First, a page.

Frank Ocean – Channel Orange album review

Much of the attention surrounding Frank Ocean’s first formal release Channel Orange (he released two highly acclaimed mixtapes before this album) has come as a result of his coming out via Tumblr.  His coming out, and ultimately, his new visibility as an LGBT hip-hop artist, is incredibly important and should be noted.  Hopefully, though, Frank Ocean’s social importance will not overshadow the quality of his new record – because Channel Orange is one of the best, if not the best, pop album of 2012.

To begin, it is infuriating that “Thinkin’ About You,” the second track on Channel Orange and one of the album’s singles, is not a worldwide hit.  The song is simple, sad, sleek, and incredibly sexy.  Any reasonable human being should be swooning when Ocean croons “Do you think about me still?”  It also helps that the song is quite catchy, and will have you singing along in no time.  This song, out of all the songs on the album, has the most potential to reach a wide audience.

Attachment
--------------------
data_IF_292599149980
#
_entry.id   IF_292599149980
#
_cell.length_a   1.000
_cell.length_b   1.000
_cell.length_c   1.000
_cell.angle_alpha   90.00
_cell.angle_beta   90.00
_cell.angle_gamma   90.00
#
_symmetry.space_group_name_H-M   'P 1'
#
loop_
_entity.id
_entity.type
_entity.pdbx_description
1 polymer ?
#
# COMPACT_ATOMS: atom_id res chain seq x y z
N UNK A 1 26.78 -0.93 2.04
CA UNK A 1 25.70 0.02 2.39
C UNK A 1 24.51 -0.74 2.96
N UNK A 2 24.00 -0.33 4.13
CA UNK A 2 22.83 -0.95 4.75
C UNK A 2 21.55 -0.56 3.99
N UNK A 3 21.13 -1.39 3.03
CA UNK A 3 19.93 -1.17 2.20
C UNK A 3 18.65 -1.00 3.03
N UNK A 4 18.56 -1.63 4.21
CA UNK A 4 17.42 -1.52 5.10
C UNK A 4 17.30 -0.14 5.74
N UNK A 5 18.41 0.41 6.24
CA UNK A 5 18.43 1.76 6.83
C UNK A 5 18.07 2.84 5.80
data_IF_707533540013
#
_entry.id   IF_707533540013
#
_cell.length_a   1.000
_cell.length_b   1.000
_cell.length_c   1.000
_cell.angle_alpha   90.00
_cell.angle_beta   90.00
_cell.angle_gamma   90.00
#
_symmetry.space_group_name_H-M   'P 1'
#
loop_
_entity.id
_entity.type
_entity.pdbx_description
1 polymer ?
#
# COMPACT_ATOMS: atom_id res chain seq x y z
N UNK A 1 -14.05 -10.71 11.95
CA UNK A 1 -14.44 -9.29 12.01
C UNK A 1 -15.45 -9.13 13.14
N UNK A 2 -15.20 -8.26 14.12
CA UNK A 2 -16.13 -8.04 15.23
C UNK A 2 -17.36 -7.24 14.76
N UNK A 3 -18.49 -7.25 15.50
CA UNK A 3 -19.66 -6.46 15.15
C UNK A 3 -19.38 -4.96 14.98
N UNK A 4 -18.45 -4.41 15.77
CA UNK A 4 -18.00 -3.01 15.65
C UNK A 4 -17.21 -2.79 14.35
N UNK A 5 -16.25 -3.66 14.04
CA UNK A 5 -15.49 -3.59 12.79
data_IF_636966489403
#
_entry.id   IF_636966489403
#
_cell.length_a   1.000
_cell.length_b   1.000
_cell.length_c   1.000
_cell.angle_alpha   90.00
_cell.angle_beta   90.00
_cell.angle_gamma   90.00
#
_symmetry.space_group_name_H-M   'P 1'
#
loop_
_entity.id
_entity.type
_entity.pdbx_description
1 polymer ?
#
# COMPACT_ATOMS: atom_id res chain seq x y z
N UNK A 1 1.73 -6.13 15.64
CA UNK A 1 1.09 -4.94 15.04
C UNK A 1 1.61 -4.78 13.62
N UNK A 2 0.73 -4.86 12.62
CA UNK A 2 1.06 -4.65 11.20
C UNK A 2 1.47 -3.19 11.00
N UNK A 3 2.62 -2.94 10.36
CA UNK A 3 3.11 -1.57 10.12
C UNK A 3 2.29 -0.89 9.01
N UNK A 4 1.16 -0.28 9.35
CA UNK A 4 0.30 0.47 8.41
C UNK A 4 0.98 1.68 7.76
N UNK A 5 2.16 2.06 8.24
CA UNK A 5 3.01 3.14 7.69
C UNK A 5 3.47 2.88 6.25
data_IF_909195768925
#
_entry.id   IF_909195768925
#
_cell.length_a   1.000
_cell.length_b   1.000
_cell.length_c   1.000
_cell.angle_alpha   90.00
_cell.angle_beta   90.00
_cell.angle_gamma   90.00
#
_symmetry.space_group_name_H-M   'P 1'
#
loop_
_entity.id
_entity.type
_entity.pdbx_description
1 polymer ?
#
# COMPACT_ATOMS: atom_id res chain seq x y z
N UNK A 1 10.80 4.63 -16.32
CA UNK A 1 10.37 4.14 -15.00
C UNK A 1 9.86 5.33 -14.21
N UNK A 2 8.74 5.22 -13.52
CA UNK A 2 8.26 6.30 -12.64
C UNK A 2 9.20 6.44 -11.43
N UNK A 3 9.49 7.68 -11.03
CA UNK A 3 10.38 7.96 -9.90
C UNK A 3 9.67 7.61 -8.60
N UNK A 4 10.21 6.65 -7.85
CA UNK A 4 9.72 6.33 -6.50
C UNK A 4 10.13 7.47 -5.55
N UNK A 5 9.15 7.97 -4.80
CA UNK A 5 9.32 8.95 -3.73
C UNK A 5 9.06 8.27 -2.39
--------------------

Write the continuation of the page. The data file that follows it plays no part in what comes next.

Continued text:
While “Thinkin’ About You” is the favorite of the record, there are a number of tracks that come at a close second.  “Bad Religion” is just luscious, a perfect mix of electronics with classical instrumentation and showcases Ocean’s impressive vocal range.  Ocean’s voice also soars on songs like “Sierra Leone” and “Super Rich Kids.”  There are a couple of hiccups on the album – “Pyramids” does not need to be ten minutes long, and some of the little interludes between songs are really weird.  But this is mostly nitpicking, for the few misses that Channel Orange has are made up by the handful of hits present on the entire album.